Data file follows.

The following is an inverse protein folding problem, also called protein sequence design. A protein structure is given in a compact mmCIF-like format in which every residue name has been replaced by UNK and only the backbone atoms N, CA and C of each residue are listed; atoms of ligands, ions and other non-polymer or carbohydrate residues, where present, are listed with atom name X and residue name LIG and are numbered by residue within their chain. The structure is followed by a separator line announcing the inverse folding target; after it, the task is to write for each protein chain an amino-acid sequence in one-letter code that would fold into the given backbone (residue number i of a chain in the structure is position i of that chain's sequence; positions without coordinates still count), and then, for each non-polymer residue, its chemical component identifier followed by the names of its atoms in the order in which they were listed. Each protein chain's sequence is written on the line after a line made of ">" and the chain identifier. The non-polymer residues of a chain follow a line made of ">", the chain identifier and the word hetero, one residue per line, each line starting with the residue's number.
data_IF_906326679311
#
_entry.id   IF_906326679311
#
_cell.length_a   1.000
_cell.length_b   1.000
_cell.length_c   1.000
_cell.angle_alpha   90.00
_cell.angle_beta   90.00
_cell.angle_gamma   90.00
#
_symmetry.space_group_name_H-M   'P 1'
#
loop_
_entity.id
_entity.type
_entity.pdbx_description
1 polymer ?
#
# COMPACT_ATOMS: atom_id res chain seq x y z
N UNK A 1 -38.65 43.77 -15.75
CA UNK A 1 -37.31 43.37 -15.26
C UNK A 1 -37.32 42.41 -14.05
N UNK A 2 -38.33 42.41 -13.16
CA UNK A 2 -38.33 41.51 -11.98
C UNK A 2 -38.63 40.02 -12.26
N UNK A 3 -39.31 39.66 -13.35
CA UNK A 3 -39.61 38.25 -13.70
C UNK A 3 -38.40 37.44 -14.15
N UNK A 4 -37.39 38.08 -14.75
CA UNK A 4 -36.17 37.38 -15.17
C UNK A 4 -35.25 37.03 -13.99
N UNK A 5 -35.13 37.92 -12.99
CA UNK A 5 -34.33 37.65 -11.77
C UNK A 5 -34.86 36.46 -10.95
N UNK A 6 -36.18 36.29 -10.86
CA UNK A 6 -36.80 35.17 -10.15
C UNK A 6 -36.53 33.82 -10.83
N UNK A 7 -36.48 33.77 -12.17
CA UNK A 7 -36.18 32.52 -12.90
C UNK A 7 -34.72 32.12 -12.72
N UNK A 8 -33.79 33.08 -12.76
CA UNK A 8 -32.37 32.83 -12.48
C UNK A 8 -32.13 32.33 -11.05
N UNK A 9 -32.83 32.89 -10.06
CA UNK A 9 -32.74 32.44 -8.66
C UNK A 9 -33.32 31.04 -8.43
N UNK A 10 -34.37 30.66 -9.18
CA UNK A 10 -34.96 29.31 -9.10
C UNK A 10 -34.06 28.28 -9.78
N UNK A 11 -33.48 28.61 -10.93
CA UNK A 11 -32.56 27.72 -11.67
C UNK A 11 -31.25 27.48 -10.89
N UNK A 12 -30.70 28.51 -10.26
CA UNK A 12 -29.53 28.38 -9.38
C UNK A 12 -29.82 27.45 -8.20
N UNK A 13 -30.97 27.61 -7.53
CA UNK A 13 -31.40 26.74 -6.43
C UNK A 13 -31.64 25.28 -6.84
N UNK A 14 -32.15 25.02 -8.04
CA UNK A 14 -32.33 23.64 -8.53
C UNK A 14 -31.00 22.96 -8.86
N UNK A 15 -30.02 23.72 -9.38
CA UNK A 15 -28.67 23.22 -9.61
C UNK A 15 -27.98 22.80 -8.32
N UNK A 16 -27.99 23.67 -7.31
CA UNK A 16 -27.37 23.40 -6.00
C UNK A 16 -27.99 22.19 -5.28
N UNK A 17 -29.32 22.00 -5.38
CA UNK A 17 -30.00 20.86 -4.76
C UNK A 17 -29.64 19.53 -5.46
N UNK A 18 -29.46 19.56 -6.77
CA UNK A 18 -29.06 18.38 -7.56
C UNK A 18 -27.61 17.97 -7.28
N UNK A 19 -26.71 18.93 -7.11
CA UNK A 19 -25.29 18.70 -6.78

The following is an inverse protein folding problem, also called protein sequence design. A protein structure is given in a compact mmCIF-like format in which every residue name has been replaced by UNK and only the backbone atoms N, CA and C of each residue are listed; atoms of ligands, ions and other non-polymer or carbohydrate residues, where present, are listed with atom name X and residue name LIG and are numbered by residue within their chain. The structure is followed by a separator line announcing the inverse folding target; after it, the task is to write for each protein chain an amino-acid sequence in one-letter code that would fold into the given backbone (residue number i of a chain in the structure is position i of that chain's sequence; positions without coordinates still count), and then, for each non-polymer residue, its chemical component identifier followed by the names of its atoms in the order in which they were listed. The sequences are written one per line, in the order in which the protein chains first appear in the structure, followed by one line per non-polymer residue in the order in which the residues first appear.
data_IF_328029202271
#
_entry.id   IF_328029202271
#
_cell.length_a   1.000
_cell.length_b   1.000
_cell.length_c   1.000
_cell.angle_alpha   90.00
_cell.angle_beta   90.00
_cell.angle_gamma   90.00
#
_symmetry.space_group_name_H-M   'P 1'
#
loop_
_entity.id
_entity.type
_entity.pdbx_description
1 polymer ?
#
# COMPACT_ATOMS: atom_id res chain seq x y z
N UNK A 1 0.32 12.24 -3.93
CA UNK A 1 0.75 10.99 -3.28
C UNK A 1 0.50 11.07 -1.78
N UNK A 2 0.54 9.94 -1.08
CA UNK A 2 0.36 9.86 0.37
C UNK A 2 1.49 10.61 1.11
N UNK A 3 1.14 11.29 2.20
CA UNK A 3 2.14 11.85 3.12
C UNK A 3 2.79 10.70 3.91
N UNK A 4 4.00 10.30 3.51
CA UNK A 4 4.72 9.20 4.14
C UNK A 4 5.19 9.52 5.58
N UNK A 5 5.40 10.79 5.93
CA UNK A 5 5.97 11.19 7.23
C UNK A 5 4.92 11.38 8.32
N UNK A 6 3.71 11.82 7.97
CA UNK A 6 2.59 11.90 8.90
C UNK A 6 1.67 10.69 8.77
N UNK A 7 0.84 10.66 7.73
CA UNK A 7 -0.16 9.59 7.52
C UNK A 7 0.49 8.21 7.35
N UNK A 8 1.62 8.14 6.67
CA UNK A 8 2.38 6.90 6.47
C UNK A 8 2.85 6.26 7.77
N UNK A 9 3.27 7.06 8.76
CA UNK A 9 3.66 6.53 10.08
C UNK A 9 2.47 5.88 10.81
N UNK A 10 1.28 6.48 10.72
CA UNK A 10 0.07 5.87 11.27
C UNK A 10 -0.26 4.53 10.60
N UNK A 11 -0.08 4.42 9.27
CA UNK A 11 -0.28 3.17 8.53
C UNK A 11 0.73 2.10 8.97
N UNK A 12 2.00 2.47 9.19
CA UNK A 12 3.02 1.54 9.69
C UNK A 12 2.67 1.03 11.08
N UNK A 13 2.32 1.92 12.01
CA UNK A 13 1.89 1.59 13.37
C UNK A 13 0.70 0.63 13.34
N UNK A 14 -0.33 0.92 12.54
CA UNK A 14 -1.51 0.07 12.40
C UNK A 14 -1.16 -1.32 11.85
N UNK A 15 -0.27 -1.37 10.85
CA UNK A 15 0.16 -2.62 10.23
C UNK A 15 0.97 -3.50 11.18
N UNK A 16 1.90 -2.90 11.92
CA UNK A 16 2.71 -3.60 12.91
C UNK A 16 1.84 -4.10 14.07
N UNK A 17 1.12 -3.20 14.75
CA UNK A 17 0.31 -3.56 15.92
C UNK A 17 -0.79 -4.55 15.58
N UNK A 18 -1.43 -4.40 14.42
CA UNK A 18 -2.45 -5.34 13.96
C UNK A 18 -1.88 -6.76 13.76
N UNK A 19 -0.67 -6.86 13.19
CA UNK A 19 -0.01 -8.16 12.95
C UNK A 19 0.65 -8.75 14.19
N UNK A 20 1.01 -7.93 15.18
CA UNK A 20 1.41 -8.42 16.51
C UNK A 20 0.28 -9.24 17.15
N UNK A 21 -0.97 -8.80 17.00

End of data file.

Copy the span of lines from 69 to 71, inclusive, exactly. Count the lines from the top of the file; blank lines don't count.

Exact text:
C UNK A 16 -27.99 22.19 -5.28
N UNK A 17 -29.32 22.00 -5.38
CA UNK A 17 -30.00 20.86 -4.76